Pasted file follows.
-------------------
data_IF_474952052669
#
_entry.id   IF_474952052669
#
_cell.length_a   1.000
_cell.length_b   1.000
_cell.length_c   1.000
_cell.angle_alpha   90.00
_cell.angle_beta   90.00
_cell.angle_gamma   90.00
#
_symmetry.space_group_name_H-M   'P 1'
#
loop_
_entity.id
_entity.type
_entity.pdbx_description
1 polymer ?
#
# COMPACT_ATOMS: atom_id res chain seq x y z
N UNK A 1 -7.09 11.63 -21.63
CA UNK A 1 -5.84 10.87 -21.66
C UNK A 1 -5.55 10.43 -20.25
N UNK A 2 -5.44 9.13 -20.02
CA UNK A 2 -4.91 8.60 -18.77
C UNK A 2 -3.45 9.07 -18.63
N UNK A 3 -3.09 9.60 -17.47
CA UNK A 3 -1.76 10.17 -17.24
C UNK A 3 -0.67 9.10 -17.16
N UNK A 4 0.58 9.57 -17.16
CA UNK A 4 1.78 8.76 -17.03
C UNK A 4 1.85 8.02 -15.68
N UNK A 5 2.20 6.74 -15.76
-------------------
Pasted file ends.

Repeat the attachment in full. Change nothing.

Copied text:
data_IF_474952052669
#
_entry.id   IF_474952052669
#
_cell.length_a   1.000
_cell.length_b   1.000
_cell.length_c   1.000
_cell.angle_alpha   90.00
_cell.angle_beta   90.00
_cell.angle_gamma   90.00
#
_symmetry.space_group_name_H-M   'P 1'
#
loop_
_entity.id
_entity.type
_entity.pdbx_description
1 polymer ?
#
# COMPACT_ATOMS: atom_id res chain seq x y z
N UNK A 1 -7.09 11.63 -21.63
CA UNK A 1 -5.84 10.87 -21.66
C UNK A 1 -5.55 10.43 -20.25
N UNK A 2 -5.44 9.13 -20.02
CA UNK A 2 -4.91 8.60 -18.77
C UNK A 2 -3.45 9.07 -18.63
N UNK A 3 -3.09 9.60 -17.47
CA UNK A 3 -1.76 10.17 -17.24
C UNK A 3 -0.67 9.10 -17.16
N UNK A 4 0.58 9.57 -17.16
CA UNK A 4 1.78 8.76 -17.03
C UNK A 4 1.85 8.02 -15.68
N UNK A 5 2.20 6.74 -15.76